The Buenos Aires to Santiago Transition
Learning to Speak
Week two in Buenos Aires is not the same as week one in Buenos Aires. For one thing there’s the change in hostel, which while not being a change in neighbourhood is nevertheless a change in pace, allowing the nights to regain their natural duration and for me to refocus on learning Espanol. Cue in Matias my spanish tutor, a guy who was as funny as he was insightful into language acquisition. I learned that there are tutors who love it and tutors who do it, which led me to walk out on one guy 2/3 the way through the lesson when I still couldn't figure out what-the-fuck he was saying to me in his thick region-specific del Plata accent.
Rainy days got spent researching motorbike-buying. It turned out after lengthy online thread-trawling that Santiago was the place to pick one up. Not for the price but for the paperwork, and as I was about to learn, having the right paperwork when crossing border after border can save you a whole load of heartache. Argentinean bikes at the time had a tendency to get bounced back at borders whereas Chilean registered bikes slipped through wherever you wanted to go in Latin America. So that is where the trail pointed me to next; to a 20 hour nightbus across the continent to Barrio Brasil in downtown-ish Santiago, and to La Casa Roja hostel complete with swimming pool, just perfect for those long Chilean afternoons.
Knowing When To Fold 'Em
My final few days in BA did not disappoint; I took more Spanish lessons with Matias, I solo-bike-explored the city, I went and experienced the biggest football rivalry the world has ever known at Boca Stadium where the home-side beat River 2:0 amongst heaving crowds of structural-integrity-threatening-fans all jumping and singing in unison. 35 odd thousand of them and hats off to Argentinean engineers. For those thinking "the world’s biggest football rivalry" reads a bit rich, I would refer you to one of the flotilla of outrageously-sized Boca banners in the stands waving “we shall never be friends”. Should there be any confusion.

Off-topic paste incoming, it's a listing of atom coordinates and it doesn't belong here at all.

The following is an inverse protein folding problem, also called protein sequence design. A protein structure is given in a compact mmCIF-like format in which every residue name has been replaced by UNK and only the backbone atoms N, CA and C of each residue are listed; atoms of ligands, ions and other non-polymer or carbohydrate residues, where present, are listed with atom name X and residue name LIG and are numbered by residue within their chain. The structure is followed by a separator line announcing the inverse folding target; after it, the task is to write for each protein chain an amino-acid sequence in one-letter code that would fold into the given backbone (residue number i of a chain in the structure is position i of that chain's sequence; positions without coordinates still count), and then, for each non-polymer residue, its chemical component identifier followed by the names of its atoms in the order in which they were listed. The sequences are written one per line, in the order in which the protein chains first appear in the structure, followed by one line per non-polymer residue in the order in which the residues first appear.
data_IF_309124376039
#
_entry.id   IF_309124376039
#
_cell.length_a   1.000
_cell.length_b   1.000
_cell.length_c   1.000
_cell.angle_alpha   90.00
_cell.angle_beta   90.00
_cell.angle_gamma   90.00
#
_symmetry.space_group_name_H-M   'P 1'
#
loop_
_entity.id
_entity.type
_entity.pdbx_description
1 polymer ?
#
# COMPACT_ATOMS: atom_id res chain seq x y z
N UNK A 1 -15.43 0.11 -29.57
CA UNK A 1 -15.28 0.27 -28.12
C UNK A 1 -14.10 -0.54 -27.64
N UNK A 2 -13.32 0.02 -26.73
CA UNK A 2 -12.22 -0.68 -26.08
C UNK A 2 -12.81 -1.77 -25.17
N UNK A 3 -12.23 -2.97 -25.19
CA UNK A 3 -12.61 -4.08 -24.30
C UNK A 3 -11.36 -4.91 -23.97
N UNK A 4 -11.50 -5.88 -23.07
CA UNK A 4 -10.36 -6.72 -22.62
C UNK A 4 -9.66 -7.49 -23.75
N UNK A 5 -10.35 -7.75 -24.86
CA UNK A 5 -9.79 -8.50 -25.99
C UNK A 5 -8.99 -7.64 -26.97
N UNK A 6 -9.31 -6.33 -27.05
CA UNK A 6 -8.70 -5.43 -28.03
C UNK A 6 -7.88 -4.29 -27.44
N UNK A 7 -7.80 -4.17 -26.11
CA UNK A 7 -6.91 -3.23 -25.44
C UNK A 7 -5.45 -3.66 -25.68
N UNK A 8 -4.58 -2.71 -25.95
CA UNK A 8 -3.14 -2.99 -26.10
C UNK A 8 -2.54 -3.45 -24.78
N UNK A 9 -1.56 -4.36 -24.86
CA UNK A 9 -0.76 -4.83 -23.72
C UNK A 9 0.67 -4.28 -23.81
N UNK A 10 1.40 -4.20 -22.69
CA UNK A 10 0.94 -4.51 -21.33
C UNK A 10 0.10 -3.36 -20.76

I definitely dug-large on some parts of BA and my last few days biking got me back on good terms with two-wheels for sure. But part of me just didn’t share in the same amor professed for the city that many people feel and I kept looking over the horizon eager for and unquestionably distracted by Santiago-promises and motorbike-buying-whispers.
On my last night in town I got invited to argentinean-slow-barbeque (asado) on the rooftop terrace of a friend of a friend of a friend’s apartment. And it all peaked beautifully, right there up on that open-air-night-deck amongst smokey philosophical chats over prime cuts, long pours, and deep souls.
The bus ride from BA to Santiago is a 22 hour straight shot from the Atlantic to the Pacific through the Andes. Bus seats lie completely flat, with in-flight food and movies and the occasional game of bingo hosted by the onboard attendant. I bagged the first border-crossing of the tour rather painlessly given the altitude up there in the Andes and the at-times notorious bureaucracy. While I'm collecting passport stamps an overlander zooms through the border in a cloud of dust on a Kawasaki 650, and I spit jealousy and excited, impatient anticipation.
Hostel choices assume disproportionate importance when you're looking for a home away from home on the far side of the world. La Casa Roja turned out to be a traveller's paradise, complete with cheap breakfast served by the local mum and amazing in-house dinner couple of times a week by a catering-start-up aussie-ex-pat. The pool out back by the thatch-roof bar was handy when its 32 chilean degrees outside. Not only that, but right before stepping out on day one of the search round local bike-shops I walked past a kiwi t-shirt belonging to Nadine, one of a two-up couple riding South America on a Honda 250. She introduces me to her partner Dave who's a motorcycle-mechanic-riding-guru from Nelson who’s done the whole continent by bike and is replete with words, wisdom, and ways to make the upcoming journey safer-better-easier. So yeah. On this occasion, my choice of hostel was probably the right one.